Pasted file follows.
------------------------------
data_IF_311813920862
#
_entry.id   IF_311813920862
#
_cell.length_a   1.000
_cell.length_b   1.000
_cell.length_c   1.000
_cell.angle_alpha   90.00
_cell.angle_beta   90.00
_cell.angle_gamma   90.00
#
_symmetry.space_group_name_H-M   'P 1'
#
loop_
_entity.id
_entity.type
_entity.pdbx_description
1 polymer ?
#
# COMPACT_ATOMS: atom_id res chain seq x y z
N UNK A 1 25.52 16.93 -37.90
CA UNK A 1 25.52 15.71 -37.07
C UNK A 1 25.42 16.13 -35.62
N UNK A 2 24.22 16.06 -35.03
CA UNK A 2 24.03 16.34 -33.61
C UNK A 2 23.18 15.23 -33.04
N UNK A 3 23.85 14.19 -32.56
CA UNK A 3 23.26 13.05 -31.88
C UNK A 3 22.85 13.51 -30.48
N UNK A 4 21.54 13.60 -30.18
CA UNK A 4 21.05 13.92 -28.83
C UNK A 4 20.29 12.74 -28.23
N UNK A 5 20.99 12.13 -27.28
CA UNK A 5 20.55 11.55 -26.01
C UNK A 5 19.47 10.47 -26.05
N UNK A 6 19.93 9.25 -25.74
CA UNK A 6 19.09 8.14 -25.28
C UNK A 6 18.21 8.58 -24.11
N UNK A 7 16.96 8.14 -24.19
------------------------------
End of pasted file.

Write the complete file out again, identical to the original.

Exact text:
data_IF_311813920862
#
_entry.id   IF_311813920862
#
_cell.length_a   1.000
_cell.length_b   1.000
_cell.length_c   1.000
_cell.angle_alpha   90.00
_cell.angle_beta   90.00
_cell.angle_gamma   90.00
#
_symmetry.space_group_name_H-M   'P 1'
#
loop_
_entity.id
_entity.type
_entity.pdbx_description
1 polymer ?
#
# COMPACT_ATOMS: atom_id res chain seq x y z
N UNK A 1 25.52 16.93 -37.90
CA UNK A 1 25.52 15.71 -37.07
C UNK A 1 25.42 16.13 -35.62
N UNK A 2 24.22 16.06 -35.03
CA UNK A 2 24.03 16.34 -33.61
C UNK A 2 23.18 15.23 -33.04
N UNK A 3 23.85 14.19 -32.56
CA UNK A 3 23.26 13.05 -31.88
C UNK A 3 22.85 13.51 -30.48
N UNK A 4 21.54 13.60 -30.18
CA UNK A 4 21.05 13.92 -28.83
C UNK A 4 20.29 12.74 -28.23
N UNK A 5 20.99 12.13 -27.28
CA UNK A 5 20.55 11.55 -26.01
C UNK A 5 19.47 10.47 -26.05
N UNK A 6 19.93 9.25 -25.74
CA UNK A 6 19.09 8.14 -25.28
C UNK A 6 18.21 8.58 -24.11
N UNK A 7 16.96 8.14 -24.19